Friday, November 16, 2012

Kravis Center: Catch Me If You Can (reviews)

The national tour of Catch Me If You Can; The Musical opened at the Kravis Center for the Performing Arts on November 16, 2012.
Based on the hit DreamWorks film and the incredible true story that inspired it, CATCH ME IF YOU CAN is the high-flying, splashy new Broadway musical that tells the story of Frank W. Abagnale, Jr., a teenager who runs away from home in search of the glamorous life. With nothing more than his boyish charm, a big imagination and millions of dollars in forged checks, Frank successfully poses as a pilot, a doctor and a lawyer — living the high life and winning the girl of his dreams.
Mat Lenz recreates Jack O'Brien's direction, with a cast that included Stephen Anthony, Merritt David Janes, and Dominic Fortuna.

Bill Hirschman reviewed for Florida Theater On Stage:
Who knows what initially made these folks think this was a property that begged to be musicalized – besides the potential fiscal rewards of a show set in the hot Mad Men era and the pre-sold buzz based on the film title. 

But there is something askew and ultimately unsatisfying despite Marc Shaiman’s breezy pastiche of a score, the off-and-on wit of the lyrics by Shaiman and Scott Wittman, the wry recreation of the period’s choreography by Jerry Mitchell, a book by Terrence McNally that layers a bit of emotional depth, and a winning lead performance by the young Miamian Stephen Anthony.
The blame likely lies with the artistic premise nursed by director Jack O’Brien that doesn’t take its story seriously.... The entire show also feels like McNally and company are sketching out plot and character points from an outline.
One of this production’s several virtues is Anthony (not to be confused by the local actor Steve G. Anthony who is old enough to be this one’s father). ...his energy made him stand out among an equally impressive corps of 24 actors, dancers and singers.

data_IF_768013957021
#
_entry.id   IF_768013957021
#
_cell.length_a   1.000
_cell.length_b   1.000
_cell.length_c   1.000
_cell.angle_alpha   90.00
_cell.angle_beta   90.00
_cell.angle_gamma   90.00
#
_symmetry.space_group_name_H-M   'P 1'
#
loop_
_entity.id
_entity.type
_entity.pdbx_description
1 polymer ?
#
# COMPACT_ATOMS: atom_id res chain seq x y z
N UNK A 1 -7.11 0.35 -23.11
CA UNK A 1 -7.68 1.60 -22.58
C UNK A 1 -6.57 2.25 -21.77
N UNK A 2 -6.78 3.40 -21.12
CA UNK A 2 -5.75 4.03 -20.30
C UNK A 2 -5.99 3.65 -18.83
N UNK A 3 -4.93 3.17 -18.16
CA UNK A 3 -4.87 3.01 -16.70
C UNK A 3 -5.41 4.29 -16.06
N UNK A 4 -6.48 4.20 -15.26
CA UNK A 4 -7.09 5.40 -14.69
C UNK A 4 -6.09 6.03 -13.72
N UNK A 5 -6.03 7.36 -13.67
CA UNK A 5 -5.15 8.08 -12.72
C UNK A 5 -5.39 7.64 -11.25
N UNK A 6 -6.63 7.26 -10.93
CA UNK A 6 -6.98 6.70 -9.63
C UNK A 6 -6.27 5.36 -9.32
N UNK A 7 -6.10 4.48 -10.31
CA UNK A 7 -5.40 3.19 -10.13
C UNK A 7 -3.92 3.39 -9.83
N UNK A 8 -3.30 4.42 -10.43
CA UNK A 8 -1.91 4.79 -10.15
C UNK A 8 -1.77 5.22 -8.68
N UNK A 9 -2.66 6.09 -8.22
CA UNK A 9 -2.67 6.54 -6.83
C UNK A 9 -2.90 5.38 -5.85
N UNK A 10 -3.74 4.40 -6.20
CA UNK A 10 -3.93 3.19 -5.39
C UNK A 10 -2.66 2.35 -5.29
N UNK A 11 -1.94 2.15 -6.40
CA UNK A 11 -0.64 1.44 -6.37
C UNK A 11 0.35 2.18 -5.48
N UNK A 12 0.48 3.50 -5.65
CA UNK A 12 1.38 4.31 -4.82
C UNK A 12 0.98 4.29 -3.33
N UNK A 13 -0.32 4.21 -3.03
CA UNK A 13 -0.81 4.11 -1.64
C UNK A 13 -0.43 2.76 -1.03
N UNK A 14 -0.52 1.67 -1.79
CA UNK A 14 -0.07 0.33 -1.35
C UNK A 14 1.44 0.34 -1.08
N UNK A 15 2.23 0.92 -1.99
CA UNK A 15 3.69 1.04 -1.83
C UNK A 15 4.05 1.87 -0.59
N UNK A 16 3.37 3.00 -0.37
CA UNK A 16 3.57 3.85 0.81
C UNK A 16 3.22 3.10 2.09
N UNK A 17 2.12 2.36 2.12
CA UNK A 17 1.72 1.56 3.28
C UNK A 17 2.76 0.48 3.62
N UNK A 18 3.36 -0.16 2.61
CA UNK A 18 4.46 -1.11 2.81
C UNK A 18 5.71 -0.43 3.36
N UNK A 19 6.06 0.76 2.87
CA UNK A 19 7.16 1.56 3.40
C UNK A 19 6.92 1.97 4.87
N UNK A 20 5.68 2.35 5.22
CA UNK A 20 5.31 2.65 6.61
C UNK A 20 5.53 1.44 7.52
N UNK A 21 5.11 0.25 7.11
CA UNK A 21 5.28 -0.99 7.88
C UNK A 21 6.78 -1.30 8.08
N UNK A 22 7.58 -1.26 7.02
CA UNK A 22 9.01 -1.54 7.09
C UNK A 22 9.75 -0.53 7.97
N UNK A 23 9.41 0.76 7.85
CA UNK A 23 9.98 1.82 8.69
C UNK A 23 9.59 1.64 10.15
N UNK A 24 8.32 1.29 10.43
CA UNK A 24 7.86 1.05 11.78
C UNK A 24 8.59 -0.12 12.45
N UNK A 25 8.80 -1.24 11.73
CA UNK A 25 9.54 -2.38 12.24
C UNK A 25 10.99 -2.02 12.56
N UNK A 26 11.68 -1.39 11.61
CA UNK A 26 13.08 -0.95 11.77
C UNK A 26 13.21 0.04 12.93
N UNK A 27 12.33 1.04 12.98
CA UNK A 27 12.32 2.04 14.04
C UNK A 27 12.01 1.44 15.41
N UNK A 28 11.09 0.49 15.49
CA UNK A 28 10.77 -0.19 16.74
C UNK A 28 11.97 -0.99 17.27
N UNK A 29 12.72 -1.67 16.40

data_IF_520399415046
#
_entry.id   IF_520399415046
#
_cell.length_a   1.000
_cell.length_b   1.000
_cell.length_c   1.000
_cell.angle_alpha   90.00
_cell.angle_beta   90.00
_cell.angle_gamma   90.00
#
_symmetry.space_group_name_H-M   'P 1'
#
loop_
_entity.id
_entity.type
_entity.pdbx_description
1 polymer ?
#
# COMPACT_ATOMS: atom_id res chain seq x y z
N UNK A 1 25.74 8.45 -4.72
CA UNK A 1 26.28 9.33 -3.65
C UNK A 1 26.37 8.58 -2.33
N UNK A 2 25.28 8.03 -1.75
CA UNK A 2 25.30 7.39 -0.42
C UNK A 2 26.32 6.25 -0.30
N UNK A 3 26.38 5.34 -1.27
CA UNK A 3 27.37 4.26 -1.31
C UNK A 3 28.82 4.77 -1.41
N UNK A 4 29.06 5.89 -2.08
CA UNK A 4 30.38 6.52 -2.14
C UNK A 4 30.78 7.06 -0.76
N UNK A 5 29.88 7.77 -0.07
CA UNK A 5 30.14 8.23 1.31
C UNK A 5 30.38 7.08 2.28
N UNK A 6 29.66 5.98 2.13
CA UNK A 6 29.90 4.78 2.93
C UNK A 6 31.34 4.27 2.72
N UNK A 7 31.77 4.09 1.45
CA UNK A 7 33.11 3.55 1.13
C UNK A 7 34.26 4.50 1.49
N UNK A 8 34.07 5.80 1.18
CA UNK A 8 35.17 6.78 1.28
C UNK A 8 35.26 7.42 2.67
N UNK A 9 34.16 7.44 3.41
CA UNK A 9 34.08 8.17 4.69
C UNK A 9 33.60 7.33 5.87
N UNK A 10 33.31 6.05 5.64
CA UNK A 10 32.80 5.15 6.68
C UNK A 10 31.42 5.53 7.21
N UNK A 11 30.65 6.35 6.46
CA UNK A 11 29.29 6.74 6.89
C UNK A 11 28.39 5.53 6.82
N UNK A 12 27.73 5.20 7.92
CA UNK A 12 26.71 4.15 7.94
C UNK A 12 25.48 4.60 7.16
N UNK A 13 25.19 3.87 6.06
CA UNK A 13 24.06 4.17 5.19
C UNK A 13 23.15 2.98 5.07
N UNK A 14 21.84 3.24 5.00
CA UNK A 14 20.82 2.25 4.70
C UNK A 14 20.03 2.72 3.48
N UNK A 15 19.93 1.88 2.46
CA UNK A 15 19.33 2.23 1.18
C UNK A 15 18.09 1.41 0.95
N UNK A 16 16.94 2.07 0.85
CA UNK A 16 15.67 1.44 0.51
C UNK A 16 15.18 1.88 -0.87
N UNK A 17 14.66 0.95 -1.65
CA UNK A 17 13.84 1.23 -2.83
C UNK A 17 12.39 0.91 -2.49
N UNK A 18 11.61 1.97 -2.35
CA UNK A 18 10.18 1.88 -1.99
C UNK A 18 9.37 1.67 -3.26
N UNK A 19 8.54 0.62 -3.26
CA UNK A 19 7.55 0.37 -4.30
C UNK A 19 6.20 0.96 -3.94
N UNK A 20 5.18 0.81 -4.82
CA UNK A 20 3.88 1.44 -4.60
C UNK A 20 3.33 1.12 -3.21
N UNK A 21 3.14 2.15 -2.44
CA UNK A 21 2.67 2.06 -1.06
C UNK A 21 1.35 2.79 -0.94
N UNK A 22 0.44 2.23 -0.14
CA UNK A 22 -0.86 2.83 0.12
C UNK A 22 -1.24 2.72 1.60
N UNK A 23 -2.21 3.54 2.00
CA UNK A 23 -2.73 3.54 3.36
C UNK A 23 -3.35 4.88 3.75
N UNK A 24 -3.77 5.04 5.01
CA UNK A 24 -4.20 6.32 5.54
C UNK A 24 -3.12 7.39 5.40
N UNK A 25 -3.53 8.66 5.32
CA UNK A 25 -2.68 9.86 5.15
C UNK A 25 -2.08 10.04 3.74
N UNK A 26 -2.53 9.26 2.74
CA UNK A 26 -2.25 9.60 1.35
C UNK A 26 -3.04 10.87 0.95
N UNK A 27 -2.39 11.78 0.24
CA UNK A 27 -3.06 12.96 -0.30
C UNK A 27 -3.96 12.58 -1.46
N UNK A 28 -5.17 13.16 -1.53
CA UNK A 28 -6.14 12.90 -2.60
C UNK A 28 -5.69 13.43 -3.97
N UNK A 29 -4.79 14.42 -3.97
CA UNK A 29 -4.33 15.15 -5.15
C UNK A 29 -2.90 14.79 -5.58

Merritt David Janes is appropriately straight-arrow nerd as Hanratty, whose devotion to his unsexy area of crime expertise has cost him a wife and much of an outside life.
Dominic Fortuna, with his mellow baritone, may be the most effective actor on stage with his portrayal of Frank”s father...
Special credit is due Music Director Matthew Smedal and a razor sharp on-stage band in snappy tuxedos who handle Shaiman’s eclectic score from swing to blues with the skill of a veteran bartender mixing a fine martini. producers Troika Entertainment for spending some cash on the splashy look of the show as well as a large cast. (We’ll guess the weekly payroll is made feasible by non-Equity contracts).

In the end, Catch Me If You Can is an eminently likeable, finger-snapping evening that will please you while you’re in the audience, but won’t stick in your brain or heart longer than it’ll take you to drive out of the parking garage.
Hap Erstein reviewed for Palm Beach Artspaper:
The concept musical was an invention of the 1970s, typified by Chicago, which couched a tale of murders in Cook County as a series of vaudeville turns. When it works, the results are dazzling. When it doesn’t, you have a dull misfire like Catch Me If You Can, currently on view at the Kravis Center in West Palm Beach.
The idea seemed to have promise, but the show’s creative team ― almost all of whom turned Hairspray into Broadway gold ― paints itself into a corner.
Matt Lenz recreates Jack O’Brien’s staging and while his cast is mostly new to national tours, they certainly have the vocal and acting skills to put the material across. The same goes for Nick Kenkel’s recreation of Jerry Mitchell’s choreography, primarily setting in motion a chorus of leggy chorines, shades of Dean Martin’s Golddiggers
Recent FSU grad Stephen Anthony takes the show’s reins as Frank Jr., radiating sufficient charisma to endear himself to the audience, despite the character’s larcenous ways. Stopping him from running away, and running away with the production, is Merritt David Janes as Hanratty, also a source of theatergoer sympathies is hard to deny that a team of Broadway veterans like this show has should have come up with something that packs more theatrical wallop. The cast is fine, the electronic design is a wonder. The only catch is Catch Me If You Can really isn’t good enough to bother with.
Jan Sjostrom reviewed for The Palm Beach Daily News:
Stephen Anthony’s skill in communicating Abagnale’s innocent playfulness is the grease that makes the wheels spin in this flashy high-spirited musical...
Dominic Fortuna nails Frank’s smarmy father and his baritone voice glows in Butter Outta Cream and The Pinstripes are All That They See...
The ingenious set design is almost a character in itself. A screen at the back of the stage displays eye-popping three-dimensional projections that establish the technicolor world where Frank skips through his crimes. Hanratty’s crime-fighting universe is painted in claustrophobic black and white.
With its strong casting and outside-the-box presentation, Catch Me If You Can gets the Kravis’ Broadway series off to a running start.
Catch Me If You Can ends its brief engagement at the Kravis Center on November 18, 2012.

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